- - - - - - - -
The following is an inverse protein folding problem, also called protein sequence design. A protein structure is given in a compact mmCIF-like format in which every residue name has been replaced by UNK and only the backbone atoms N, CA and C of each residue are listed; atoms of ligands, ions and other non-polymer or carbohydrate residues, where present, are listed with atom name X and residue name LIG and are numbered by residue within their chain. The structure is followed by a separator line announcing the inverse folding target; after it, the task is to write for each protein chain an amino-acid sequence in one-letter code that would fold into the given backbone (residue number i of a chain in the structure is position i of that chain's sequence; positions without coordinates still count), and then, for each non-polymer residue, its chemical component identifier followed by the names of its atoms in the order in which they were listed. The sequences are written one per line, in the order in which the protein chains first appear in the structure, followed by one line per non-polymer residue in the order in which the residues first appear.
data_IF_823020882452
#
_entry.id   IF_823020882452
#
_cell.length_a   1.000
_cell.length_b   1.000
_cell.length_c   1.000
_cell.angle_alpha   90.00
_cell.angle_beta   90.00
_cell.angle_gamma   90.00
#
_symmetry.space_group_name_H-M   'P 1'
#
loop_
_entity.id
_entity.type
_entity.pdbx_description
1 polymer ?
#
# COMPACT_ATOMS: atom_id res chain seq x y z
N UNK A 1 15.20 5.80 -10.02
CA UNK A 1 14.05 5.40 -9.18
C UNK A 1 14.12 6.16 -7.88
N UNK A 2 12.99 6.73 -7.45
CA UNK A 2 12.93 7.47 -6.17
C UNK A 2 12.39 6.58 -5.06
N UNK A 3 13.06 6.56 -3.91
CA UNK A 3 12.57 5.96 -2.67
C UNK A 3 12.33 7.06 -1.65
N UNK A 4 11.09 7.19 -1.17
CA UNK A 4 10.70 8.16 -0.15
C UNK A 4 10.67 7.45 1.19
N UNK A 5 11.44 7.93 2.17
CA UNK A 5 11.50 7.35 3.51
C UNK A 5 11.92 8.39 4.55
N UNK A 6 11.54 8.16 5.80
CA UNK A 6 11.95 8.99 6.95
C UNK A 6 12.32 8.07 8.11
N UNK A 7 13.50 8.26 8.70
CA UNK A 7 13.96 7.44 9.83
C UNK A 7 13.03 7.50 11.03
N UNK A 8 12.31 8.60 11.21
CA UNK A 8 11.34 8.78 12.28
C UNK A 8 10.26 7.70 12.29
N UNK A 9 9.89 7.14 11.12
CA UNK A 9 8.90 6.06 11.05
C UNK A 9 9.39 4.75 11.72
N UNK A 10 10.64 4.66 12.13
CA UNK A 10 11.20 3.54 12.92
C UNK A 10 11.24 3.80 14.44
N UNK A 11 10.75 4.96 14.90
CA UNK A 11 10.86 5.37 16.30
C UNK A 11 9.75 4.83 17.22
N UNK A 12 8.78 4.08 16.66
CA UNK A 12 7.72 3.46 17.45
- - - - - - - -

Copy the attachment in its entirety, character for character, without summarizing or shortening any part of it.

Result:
The following is an inverse protein folding problem, also called protein sequence design. A protein structure is given in a compact mmCIF-like format in which every residue name has been replaced by UNK and only the backbone atoms N, CA and C of each residue are listed; atoms of ligands, ions and other non-polymer or carbohydrate residues, where present, are listed with atom name X and residue name LIG and are numbered by residue within their chain. The structure is followed by a separator line announcing the inverse folding target; after it, the task is to write for each protein chain an amino-acid sequence in one-letter code that would fold into the given backbone (residue number i of a chain in the structure is position i of that chain's sequence; positions without coordinates still count), and then, for each non-polymer residue, its chemical component identifier followed by the names of its atoms in the order in which they were listed. The sequences are written one per line, in the order in which the protein chains first appear in the structure, followed by one line per non-polymer residue in the order in which the residues first appear.
data_IF_823020882452
#
_entry.id   IF_823020882452
#
_cell.length_a   1.000
_cell.length_b   1.000
_cell.length_c   1.000
_cell.angle_alpha   90.00
_cell.angle_beta   90.00
_cell.angle_gamma   90.00
#
_symmetry.space_group_name_H-M   'P 1'
#
loop_
_entity.id
_entity.type
_entity.pdbx_description
1 polymer ?
#
# COMPACT_ATOMS: atom_id res chain seq x y z
N UNK A 1 15.20 5.80 -10.02
CA UNK A 1 14.05 5.40 -9.18
C UNK A 1 14.12 6.16 -7.88
N UNK A 2 12.99 6.73 -7.45
CA UNK A 2 12.93 7.47 -6.17
C UNK A 2 12.39 6.58 -5.06
N UNK A 3 13.06 6.56 -3.91
CA UNK A 3 12.57 5.96 -2.67
C UNK A 3 12.33 7.06 -1.65
N UNK A 4 11.09 7.19 -1.17
CA UNK A 4 10.70 8.16 -0.15
C UNK A 4 10.67 7.45 1.19
N UNK A 5 11.44 7.93 2.17
CA UNK A 5 11.50 7.35 3.51
C UNK A 5 11.92 8.39 4.55
N UNK A 6 11.54 8.16 5.80
CA UNK A 6 11.95 8.99 6.95
C UNK A 6 12.32 8.07 8.11
N UNK A 7 13.50 8.26 8.70
CA UNK A 7 13.96 7.44 9.83
C UNK A 7 13.03 7.50 11.03
N UNK A 8 12.31 8.60 11.21
CA UNK A 8 11.34 8.78 12.28
C UNK A 8 10.26 7.70 12.29
N UNK A 9 9.89 7.14 11.12
CA UNK A 9 8.90 6.06 11.05
C UNK A 9 9.39 4.75 11.72
N UNK A 10 10.64 4.66 12.13
CA UNK A 10 11.20 3.54 12.92
C UNK A 10 11.24 3.80 14.44
N UNK A 11 10.75 4.96 14.90
CA UNK A 11 10.86 5.37 16.30
C UNK A 11 9.75 4.83 17.22
N UNK A 12 8.78 4.08 16.66
CA UNK A 12 7.72 3.46 17.45